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Don't Sing at the Table
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About the Author

Adriana Trigiani is the New York Times bestselling author of eighteen books in fiction and nonfiction, published in 38 languages, making her one of the most sought after speakers in the world of books today. Adriana is also an award-winning film director and screenwriter, playwright, and television writer and producer. Her screen adaptation of her bestselling novel Very Valentine premiered on Lifetime television in June 2019, launching their National Book Club. In 2018, she directed the feature film Then Came You, filmed on location in the Highlands of Scotland. She wrote and directed the award-winning major motion picture Big Stone Gap, based on her debut novel, filmed entirely on location in her Virginia hometown. Big Stone Gap spent 11 weeks in theatres in the fall of 2015 and was the #2 top-grossing romantic comedy of the year. She wrote and directed the documentary film, Queens of the Big Time, winner of the Audience Award at the Hamptons and Palm Springs International Film Festivals. Adriana co-founded The Origin Project, an in-school writing program which serves over 1,700 students in the Appalachian Mountains of Virginia. She lives in New York City with her family. Join Adriana on Facebook and Instagram @AdrianaTrigiani or visit her website: AdrianaTrigiani.com

Reviews

Best-selling author Trigiani (Very Valentine) presents a loving paean to her Italian grandmothers, Viola and Lucy. Both hardworking career women, Viola owned and operated a Pennsylvania clothing factory, and Lucy also ran her own business as a seamstress. Viola is a cantankerous and stern taskmaster who lives by a strict set of rules, has a penchant for Manhattans, snipes groundhogs in her garden with her trusty rifle, and doles out her opinion as she pleases. Immigrant Lucy is more simple and conservative, not enamored of glitz. Trigiani uses their examples to navigate the course of her life and work. The book is at its best when discussing a way of life long gone where privately owned businesses employed local workers to produce quality clothing at affordable prices. Trigiani is pushing the envelope when discussing religion, always a social faux pas, and child rearing, where she completely discounts the father's role. Verdict Minor quibbles aside, there is much warmth in these remembrances, which will resonate with readers who enjoyed strong relationships with their own grandparents and know the value they can bring to our lives.-Mike Rogers, Library Journal (c) Copyright 2010. Library Journals LLC, a wholly owned subsidiary of Media Source, Inc. No redistribution permitted.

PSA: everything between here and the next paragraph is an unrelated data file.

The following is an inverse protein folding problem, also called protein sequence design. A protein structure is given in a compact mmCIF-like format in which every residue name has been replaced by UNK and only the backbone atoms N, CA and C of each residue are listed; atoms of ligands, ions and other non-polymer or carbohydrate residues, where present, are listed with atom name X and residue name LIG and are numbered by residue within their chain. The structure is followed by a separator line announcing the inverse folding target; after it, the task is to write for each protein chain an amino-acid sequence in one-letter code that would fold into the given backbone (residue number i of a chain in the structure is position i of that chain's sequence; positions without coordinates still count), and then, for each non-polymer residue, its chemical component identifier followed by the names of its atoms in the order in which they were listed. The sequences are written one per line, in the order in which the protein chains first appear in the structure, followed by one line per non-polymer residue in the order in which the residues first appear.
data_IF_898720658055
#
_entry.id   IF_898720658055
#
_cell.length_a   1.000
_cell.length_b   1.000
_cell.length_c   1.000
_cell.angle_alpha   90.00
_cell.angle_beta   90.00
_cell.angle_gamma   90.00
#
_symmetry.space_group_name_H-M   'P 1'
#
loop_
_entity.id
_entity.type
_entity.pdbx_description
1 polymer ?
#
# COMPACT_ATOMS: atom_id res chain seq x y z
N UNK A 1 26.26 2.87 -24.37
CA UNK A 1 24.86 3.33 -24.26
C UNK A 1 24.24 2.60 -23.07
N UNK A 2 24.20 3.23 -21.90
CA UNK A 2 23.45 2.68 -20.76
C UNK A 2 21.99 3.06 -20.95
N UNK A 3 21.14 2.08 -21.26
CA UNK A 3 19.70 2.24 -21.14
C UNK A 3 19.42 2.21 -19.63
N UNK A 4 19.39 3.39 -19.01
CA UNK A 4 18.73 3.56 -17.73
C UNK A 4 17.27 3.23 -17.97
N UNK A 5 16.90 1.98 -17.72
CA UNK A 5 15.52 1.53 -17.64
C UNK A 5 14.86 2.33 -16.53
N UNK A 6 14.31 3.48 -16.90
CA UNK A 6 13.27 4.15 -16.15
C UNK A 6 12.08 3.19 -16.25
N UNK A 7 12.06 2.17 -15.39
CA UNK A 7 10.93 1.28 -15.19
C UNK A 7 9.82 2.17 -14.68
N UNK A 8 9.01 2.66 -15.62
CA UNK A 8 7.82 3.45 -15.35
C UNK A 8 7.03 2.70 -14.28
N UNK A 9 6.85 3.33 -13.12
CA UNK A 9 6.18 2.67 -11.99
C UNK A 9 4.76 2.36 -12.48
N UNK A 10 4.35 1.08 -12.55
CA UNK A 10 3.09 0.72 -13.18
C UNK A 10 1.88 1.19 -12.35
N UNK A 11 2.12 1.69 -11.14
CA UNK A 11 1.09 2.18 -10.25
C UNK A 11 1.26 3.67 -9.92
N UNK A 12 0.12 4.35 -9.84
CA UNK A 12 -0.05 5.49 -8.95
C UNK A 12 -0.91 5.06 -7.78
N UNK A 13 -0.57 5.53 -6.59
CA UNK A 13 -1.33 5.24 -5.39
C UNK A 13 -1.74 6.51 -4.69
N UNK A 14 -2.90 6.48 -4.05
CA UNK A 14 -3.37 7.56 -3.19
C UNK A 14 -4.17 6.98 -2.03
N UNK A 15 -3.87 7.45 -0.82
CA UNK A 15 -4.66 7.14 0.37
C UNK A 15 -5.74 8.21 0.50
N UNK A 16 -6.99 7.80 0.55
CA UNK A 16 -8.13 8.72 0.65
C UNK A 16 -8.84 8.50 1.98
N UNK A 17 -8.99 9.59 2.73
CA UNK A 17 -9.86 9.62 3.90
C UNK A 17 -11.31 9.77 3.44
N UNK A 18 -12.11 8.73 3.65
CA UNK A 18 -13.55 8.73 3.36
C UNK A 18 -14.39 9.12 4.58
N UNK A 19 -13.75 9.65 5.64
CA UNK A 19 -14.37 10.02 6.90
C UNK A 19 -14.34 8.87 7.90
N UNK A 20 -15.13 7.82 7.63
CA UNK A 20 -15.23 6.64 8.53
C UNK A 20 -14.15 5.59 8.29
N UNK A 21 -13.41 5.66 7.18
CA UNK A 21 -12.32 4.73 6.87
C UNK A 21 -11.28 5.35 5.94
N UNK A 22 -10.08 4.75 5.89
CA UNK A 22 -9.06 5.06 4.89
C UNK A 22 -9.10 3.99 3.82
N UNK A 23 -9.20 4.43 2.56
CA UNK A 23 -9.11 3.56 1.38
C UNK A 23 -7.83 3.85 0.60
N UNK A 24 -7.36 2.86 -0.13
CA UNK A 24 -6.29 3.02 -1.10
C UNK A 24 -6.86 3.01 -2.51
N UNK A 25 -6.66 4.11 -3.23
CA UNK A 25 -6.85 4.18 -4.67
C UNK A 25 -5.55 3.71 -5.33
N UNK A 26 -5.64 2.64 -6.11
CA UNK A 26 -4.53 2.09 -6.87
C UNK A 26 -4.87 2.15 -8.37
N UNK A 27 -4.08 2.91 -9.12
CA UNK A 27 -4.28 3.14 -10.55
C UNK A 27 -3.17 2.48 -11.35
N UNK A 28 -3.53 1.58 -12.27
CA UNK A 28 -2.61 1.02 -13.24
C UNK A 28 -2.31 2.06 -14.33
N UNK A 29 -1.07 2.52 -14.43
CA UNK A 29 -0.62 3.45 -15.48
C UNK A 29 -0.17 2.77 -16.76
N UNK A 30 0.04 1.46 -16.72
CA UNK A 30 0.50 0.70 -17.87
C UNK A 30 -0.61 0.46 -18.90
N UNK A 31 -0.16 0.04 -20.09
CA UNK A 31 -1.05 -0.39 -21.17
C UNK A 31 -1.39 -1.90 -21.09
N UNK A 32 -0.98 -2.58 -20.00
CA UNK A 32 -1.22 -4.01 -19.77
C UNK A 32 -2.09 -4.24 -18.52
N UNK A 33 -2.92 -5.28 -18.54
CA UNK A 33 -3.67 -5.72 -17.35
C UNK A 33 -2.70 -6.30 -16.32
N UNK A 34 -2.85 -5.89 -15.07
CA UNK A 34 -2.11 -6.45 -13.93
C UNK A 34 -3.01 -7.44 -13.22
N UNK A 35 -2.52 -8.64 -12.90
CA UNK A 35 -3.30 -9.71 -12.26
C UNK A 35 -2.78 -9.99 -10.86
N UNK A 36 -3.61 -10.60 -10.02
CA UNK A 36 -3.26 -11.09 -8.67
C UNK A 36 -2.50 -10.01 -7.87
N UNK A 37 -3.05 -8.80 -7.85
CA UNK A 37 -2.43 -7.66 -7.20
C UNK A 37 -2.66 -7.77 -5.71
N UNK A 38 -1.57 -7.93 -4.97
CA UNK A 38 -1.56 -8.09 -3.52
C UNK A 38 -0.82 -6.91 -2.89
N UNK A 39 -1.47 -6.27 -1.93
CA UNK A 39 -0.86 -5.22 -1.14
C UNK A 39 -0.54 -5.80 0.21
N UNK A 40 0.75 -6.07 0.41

Fans of novelist Trigiani will be delighted with this guided tour through the author's family history via her grandmothers, Lucia and Viola. She lovingly details the women's lives and recounts the lessons she's learned while offering a fascinating look at U.S. history from the perspective of her Italian-American forebears. Both Lucia and Viola worked hard from an early age, cooking and cleaning among any number of chores, and parlayed their work ethic and expertise into strong careers. Viola started out as a machine operator and, later, co-owned a mill with her husband, while Lucia worked in a factory and then became a seamstress and storefront couturier. Her grandmothers also took pride in passing along wisdom to others; throughout her life, Trigiani benefited from their guidance regarding everything from marriage to money, creativity to religion. She credits them with telling good stories: "I mimicked their work ethic imagining myself in a factory, layering words like tasks until the work was done. I took away more than life lessons from their stories; I made a career out of it." Here, Trigiani combines family and American history, reflections on lives well-lived, and sound advice to excellent effect, as a legacy to her daughter and a remembrance of two inimitable women. (Nov.) (c) Copyright PWxyz, LLC. All rights reserved.

"[C]harming... comforting lessons for readers seeking a simpler way of life."--Kirkus Reviews
"Best-selling author Trigiani (Very Valentine) presents a loving paean to her Italian grandmothers... there is much warmth in these remembrances that will resonate with readers who enjoyed strong relationships with their own grandparents and know the value they can bring to our lives."--Library Journal
"Dazzling."--USA Today
"Delightful, energetic. . . . Trigiani is a seemingly effortless storyteller."--Boston Globe
"One of the reigning queens of women's fiction."--USA Today
"Soothingly and with clarity.... Readers will find her strength and optimism helpful, and her legions of loyal fans will enjoy learning more about the women who influenced, inspired, and, according to Trigiani, made possible some of her best-selling fiction."--Booklist
"Trigiani combines family and American history, reflections on lives well-lived, and sound advice to excellent effect, as a legacy to her daughter and a remembrance of two inimitable women."--Publishers Weekly

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